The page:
Sprint Navigation, powered by Telenav, comes preloaded on this version of the Touch Diamond. It cost $9.99 per month (included for free with the Simply Everything plan) and works well on this device. We appreciated the easy-to-use standard layout, which you can use to search for directions to everything from ATMs to restaurants and gas stations. When we had the device locate us in our Manhattan office, it placed us a block away. However, when we looked up directions to Newark Liberty International Airport, we were able to choose a starting point on our correct street.
You can also search by voice. The device quickly dialed out to a preset number when we selected that option, which was answered by an automated operator asking us to state our destination. We asked for Newark Liberty International Airport, confirmed our selection, and then hung up. Five seconds later, our phone displayed a map with directions to the airport.
Call Quality and Battery Life
Overall, call quality was good but not stellar. We didn't get complaints from our callers and had none of our own, even while placing calls on the noisy streets of Manhattan. A voicemail we left, however, sounded watery, and our voice faded in and out.
The Touch Diamond is rated for up to 4.2 hours of talk time. We listen to music and surf the Web using the phone to and from work--an hour and 15 minutes in each direction--after which a third of the battery remained. After two additional half-hour long phone calls, our battery was nearly dead, which brought us to a total usage time of 3:30. We suggest bringing a charger along on weekend trips, because if you're going to take advantage of the Touch Diamond's multimedia capabilities, you're going to need it.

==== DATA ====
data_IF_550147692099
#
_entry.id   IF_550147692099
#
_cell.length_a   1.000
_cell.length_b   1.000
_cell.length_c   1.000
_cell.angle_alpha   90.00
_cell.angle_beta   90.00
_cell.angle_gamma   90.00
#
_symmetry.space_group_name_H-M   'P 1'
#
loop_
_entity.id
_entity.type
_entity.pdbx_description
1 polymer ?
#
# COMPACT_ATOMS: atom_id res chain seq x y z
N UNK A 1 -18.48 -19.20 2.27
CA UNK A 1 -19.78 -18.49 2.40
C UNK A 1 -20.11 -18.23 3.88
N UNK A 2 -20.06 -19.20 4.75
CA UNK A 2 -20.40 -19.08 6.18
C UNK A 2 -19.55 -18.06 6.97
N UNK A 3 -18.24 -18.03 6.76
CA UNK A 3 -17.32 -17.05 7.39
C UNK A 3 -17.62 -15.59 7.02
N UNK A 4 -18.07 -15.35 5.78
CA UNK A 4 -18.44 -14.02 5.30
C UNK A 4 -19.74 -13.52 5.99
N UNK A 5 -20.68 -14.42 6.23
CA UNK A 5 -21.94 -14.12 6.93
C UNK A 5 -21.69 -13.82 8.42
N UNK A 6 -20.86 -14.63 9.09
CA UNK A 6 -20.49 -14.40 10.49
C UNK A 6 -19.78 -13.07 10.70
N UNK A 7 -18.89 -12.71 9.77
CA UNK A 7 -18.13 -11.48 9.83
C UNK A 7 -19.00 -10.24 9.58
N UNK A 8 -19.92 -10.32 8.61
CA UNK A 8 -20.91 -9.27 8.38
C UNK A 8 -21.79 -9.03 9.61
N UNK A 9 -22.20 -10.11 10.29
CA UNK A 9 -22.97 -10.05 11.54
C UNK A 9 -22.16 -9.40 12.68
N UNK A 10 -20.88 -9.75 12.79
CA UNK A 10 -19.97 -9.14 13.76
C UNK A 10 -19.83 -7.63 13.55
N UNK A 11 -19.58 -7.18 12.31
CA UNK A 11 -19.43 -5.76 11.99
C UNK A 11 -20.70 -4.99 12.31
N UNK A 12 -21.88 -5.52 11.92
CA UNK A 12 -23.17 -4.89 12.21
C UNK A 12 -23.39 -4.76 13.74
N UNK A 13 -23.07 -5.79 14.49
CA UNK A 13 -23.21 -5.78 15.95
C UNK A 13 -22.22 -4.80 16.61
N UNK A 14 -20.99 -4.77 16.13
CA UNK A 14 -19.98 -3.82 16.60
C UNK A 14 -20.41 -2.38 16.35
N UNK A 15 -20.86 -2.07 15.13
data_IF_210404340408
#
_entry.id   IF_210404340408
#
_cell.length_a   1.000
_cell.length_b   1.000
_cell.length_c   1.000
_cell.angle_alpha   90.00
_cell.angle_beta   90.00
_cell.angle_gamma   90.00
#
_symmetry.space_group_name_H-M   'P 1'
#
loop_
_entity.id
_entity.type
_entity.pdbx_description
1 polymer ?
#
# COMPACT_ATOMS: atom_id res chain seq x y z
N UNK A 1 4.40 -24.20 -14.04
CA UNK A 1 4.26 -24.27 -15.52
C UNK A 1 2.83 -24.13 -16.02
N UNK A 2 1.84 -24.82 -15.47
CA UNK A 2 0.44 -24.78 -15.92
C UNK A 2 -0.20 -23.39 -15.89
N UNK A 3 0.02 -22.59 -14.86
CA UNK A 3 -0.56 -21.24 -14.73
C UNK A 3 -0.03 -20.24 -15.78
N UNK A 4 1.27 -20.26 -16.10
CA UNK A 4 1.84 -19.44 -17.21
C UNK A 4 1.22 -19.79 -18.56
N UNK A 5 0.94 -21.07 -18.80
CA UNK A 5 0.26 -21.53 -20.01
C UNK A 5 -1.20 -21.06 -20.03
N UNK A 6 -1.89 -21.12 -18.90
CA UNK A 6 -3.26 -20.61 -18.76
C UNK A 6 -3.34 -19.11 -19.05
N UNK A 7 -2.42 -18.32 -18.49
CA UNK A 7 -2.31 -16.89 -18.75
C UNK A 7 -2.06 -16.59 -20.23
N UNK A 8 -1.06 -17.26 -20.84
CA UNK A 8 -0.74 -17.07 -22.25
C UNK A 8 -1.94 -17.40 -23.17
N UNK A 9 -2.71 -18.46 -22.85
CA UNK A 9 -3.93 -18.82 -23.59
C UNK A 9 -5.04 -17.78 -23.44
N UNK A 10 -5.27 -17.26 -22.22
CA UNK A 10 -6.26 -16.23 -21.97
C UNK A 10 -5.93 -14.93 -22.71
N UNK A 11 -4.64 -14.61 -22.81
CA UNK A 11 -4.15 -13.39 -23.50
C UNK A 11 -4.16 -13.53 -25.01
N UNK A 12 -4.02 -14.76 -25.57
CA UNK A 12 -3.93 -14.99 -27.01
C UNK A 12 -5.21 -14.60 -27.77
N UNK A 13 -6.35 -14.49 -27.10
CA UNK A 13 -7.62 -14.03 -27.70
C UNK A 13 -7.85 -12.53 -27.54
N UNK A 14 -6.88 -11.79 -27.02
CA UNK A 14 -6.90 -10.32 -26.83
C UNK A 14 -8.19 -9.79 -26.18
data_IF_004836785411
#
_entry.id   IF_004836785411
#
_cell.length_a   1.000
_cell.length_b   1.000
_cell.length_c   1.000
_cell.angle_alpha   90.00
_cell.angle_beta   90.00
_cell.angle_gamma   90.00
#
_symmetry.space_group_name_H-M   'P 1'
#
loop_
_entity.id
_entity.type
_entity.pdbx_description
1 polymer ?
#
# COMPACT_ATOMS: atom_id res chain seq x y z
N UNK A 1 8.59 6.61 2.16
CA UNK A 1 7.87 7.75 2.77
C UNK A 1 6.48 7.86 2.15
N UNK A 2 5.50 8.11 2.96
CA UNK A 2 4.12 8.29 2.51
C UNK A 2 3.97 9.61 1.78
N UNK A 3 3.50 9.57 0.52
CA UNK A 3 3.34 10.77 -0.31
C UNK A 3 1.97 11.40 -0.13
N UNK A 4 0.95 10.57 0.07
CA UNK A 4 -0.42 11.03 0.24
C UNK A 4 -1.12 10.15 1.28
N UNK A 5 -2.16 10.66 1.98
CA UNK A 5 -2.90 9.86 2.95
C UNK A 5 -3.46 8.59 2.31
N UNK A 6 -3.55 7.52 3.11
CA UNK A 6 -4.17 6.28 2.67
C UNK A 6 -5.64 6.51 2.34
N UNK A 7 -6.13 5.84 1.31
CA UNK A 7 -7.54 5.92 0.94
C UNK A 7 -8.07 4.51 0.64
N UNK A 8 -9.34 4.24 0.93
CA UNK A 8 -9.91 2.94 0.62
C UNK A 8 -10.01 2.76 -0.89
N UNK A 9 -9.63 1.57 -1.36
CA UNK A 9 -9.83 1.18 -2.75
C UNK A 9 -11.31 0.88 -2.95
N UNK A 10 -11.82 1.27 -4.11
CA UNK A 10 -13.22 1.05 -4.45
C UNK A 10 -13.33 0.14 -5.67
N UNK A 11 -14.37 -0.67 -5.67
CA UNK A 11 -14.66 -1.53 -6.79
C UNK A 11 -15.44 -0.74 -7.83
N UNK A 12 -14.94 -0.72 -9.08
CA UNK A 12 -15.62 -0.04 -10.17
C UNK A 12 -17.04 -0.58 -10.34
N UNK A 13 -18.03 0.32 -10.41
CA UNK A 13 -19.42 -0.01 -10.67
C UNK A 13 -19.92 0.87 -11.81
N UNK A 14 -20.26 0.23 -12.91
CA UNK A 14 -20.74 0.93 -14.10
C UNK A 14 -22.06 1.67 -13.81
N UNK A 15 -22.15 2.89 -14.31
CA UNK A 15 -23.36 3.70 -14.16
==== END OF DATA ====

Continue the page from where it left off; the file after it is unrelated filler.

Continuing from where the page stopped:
We like the compact design of the Touch Diamond, as well as its TouchFLO 3D interface, the YouTube application, and Opera Web browser. And most of Sprint's services work as advertised. But too often we had to sit through Windows Mobile's spinning circle while waiting for things to happen, and typing on the Touch Diamond is frustrating. If you're on Sprint, the Samsung Instinct offers many of the same features of the Touch Diamond for a much lower price of $129. If you're willing to put up with occasional sluggishness, however, the Diamond's interface, Outlook integration, and sharper camera make it a worthwhile option. We just think it should be priced at $199 like the iPhone, not $249. Want a better messaging experience? Wait for the HTC Touch Pro, which will sport a slide-out keyboard, a microSD Card slot, and a flash for its camera.
Sprint's multimedia offering on the Touch Diamond is a mixed bag. The Sprint Music Store launches the Opera mobile browser to access a WAP store. We would have preferred a cleaner standalone application, especially since the music store often took more than a few seconds to load with anything less than a full signal. Tracks cost 99 cents each, but you can side-load your own using the 4GB of onboard storage. Unfortunately that's all you get--there's no microSD slot for adding additional storage.
Sprint TV is bundled on the device, but it's a poor experience overall. TV quality was pixelated, and voices were often out of sync with the video. There's an option to rent full-length new-release movies for $5.99 each (prices vary depending on age of movie), but every time we clicked the link, we were told the content wasn't available. When we tried to watch Be Kind Rewind, an error read, "Sorry, there was an error and your purchase did not go through. Please try again later." Once when trying to access the store, the handset locked up entirely until we removed the battery. A Sprint representative attributed our multimedia mishaps to "temporary server issues."
The YouTube application made browsing and viewing our favorite YouTube videos a cinch. A soccer match replay looked great in landscape mode and hardly lagged, but with all videos we had two narrow black borders on the top and bottom of the video.
Pictures from the Touch Diamond's 3.2-MP camera looked clear and crisp. On a visit to New York City's South Street Seaport at night, we snapped photos of the Brooklyn Bridge and of tourists nearby. The shots portrayed the people and streetlights below very well. Both indoor and outdoor shots came out good enough to post to online social networks, even without a flash. We also noticed that the yellow-tint issue in the GSM Touch Diamond's camera was gone, so it looks like the automatic white balance feature was fixed. Video shot around the office was decent, but quick movements with the camera made the video too blurry to view. It's best for shooting quick scenes of minor events.